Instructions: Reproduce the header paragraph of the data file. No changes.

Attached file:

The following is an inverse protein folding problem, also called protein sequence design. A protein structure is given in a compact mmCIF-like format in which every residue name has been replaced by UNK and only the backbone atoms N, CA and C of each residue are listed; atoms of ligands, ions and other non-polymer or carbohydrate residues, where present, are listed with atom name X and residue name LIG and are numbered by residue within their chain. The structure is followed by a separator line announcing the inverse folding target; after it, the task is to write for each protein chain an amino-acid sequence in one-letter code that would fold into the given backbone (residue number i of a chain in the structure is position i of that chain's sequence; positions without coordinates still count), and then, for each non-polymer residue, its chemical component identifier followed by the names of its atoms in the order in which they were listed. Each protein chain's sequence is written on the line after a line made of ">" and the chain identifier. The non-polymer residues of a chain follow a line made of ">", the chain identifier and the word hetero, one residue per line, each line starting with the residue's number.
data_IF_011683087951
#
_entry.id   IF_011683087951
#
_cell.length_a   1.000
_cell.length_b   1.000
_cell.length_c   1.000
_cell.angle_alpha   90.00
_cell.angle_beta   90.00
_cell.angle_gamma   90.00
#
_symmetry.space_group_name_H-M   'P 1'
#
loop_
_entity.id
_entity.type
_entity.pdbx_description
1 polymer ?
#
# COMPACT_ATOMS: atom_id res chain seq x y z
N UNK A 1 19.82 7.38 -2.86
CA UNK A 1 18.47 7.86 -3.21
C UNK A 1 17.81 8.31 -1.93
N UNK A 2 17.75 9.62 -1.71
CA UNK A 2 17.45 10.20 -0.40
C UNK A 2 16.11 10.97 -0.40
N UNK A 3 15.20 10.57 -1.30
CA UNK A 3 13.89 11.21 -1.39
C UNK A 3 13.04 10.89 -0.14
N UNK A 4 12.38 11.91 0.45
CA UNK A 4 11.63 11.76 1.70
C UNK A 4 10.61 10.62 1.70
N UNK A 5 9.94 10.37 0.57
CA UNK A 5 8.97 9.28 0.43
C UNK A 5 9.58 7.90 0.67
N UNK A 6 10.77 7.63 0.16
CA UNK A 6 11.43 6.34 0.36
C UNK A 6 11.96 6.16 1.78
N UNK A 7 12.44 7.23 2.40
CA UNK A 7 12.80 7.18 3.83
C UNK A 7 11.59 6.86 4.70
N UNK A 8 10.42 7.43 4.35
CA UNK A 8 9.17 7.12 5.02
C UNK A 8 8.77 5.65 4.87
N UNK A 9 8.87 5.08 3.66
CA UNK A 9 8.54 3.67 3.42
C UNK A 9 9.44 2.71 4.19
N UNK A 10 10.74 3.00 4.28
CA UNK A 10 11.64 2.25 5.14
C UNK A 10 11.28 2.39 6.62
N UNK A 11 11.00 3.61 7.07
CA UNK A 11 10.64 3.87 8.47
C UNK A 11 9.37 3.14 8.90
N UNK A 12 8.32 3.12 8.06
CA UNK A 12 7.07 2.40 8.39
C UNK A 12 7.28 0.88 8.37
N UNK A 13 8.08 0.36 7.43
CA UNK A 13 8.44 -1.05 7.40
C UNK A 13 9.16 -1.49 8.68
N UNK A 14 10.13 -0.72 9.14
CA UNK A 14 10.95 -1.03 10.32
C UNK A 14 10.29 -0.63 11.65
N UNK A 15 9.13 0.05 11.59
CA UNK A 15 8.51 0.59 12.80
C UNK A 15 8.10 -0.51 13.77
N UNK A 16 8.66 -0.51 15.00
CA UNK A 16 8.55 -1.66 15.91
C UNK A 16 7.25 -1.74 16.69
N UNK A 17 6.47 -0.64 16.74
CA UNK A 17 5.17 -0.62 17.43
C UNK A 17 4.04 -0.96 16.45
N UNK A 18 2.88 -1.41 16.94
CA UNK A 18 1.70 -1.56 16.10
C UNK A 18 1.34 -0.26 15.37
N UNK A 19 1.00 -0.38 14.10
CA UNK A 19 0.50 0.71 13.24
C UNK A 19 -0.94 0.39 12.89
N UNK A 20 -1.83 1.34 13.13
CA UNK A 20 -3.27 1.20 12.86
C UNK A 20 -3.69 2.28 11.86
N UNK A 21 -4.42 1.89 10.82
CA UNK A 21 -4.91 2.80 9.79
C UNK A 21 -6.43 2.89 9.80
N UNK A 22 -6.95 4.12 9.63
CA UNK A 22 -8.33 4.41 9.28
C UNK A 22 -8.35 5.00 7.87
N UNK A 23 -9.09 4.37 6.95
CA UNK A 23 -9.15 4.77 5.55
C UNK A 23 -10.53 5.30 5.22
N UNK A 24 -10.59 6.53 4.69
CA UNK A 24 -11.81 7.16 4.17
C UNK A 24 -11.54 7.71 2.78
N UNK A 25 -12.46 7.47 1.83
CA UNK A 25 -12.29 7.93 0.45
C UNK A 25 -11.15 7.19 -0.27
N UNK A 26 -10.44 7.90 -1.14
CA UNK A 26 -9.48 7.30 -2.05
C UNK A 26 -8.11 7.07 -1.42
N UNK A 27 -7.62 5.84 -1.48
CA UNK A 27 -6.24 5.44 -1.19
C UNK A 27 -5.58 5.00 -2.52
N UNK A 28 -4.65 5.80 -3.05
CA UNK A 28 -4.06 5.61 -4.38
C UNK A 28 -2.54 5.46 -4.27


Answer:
The following is an inverse protein folding problem, also called protein sequence design. A protein structure is given in a compact mmCIF-like format in which every residue name has been replaced by UNK and only the backbone atoms N, CA and C of each residue are listed; atoms of ligands, ions and other non-polymer or carbohydrate residues, where present, are listed with atom name X and residue name LIG and are numbered by residue within their chain. The structure is followed by a separator line announcing the inverse folding target; after it, the task is to write for each protein chain an amino-acid sequence in one-letter code that would fold into the given backbone (residue number i of a chain in the structure is position i of that chain's sequence; positions without coordinates still count), and then, for each non-polymer residue, its chemical component identifier followed by the names of its atoms in the order in which they were listed. Each protein chain's sequence is written on the line after a line made of ">" and the chain identifier. The non-polymer residues of a chain follow a line made of ">", the chain identifier and the word hetero, one residue per line, each line starting with the residue's number.